FORT BRAGG, N.C. (Army News Service, Jan. 21, 2011) -- Army special operations has a new capability for use on missions: teams of female Soldiers specially trained in the cultural nuances of interacting with women in theater.
The first iteration of the Cultural Support Team Training Course graduated Dec. 10, at Fort Bragg's John F. Kennedy Auditorium. The course educates female officers, warrant officers and enlisted Soldiers in the basic capabilities required to access and interact with female and adolescent populations in foreign areas.
In Iraq and Afghanistan, it is culturally inappropriate for male Soldiers to interact with the female population. Graduates of the CST course will accompany special operations teams and units and serve as educated liaisons between the sometimes all-male special operations units and female civilians and adolescents.
Members of CSTs will accompany Army special operations units on missions and operate alongside them. Their training prepares them to personally interview and communicate with females and adolescents while at the same time respecting cultural sensitivities.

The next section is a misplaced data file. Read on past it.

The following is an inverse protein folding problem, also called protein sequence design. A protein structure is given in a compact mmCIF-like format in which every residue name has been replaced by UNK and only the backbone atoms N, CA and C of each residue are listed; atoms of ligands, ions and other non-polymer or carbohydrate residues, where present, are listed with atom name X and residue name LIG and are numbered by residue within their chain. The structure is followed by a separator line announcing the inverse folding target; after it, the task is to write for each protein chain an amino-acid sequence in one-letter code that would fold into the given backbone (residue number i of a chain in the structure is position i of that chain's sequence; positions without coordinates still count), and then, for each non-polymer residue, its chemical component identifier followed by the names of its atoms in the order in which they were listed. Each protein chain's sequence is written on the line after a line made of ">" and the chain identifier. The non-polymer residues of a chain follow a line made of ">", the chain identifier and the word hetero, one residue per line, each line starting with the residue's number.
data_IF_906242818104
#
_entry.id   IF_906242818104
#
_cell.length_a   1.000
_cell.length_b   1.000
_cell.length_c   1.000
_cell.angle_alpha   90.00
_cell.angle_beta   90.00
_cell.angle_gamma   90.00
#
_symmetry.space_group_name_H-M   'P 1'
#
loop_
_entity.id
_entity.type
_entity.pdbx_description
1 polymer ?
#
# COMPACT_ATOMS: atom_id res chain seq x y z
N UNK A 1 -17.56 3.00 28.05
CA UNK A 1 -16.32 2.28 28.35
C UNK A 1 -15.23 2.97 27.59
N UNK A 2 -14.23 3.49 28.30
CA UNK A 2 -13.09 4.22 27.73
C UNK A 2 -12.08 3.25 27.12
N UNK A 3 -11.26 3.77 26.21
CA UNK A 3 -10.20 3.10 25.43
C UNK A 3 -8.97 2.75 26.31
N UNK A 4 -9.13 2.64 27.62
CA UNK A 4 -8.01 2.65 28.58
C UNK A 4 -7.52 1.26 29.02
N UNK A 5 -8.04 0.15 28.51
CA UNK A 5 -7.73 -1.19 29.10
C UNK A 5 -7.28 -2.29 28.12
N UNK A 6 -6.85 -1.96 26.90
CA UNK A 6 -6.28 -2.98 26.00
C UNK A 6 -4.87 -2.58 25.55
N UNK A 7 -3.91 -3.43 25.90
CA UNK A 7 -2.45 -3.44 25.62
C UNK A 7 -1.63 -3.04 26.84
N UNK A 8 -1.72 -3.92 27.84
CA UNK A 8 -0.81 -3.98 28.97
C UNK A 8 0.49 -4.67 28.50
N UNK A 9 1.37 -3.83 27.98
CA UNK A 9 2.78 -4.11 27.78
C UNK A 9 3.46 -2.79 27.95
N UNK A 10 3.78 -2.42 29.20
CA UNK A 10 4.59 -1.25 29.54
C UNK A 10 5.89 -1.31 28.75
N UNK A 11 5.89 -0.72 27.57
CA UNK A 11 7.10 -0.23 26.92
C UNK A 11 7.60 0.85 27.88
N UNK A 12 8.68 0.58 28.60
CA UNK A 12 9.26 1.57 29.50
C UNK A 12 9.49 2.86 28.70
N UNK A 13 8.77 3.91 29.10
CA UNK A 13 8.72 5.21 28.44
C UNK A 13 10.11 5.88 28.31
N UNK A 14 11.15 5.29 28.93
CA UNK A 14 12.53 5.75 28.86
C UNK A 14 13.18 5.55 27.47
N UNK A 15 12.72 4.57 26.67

After having been deployed in Iraq as an NCO in a civil affairs unit, Master Sgt. Lita J. Fraley, a CST training graduate, understands that importance of working with women on the ground in theater.
"Women have a larger understanding of the needs in their community," said Master Sgt. Lita J. Fraley, CST training graduate. "When the Army wants to understand the needs of an area, these women [in the communities] become a great source of information. "Women have been performing this job in the field because it is necessary to the mission."
While ad-hoc groups similar to CSTs have been formed in the past for particular situations, the new course has set a new standard of excellence. Mulholland said he believes will be examined and copied over and over.
"It is my hope that CSTs becomes an enduring competency within the U.S. Army Special Operations Command," said Lt. Gen. John F. Mulholland Jr., commander of the U.S. Army Special Operations Command, during the course graduation ceremony.
"This is a landmark moment," he said "This is a significant step that is long overdue. It is my hope that CSTs becomes an enduring competency within the U.S. Army Special Operations Command."
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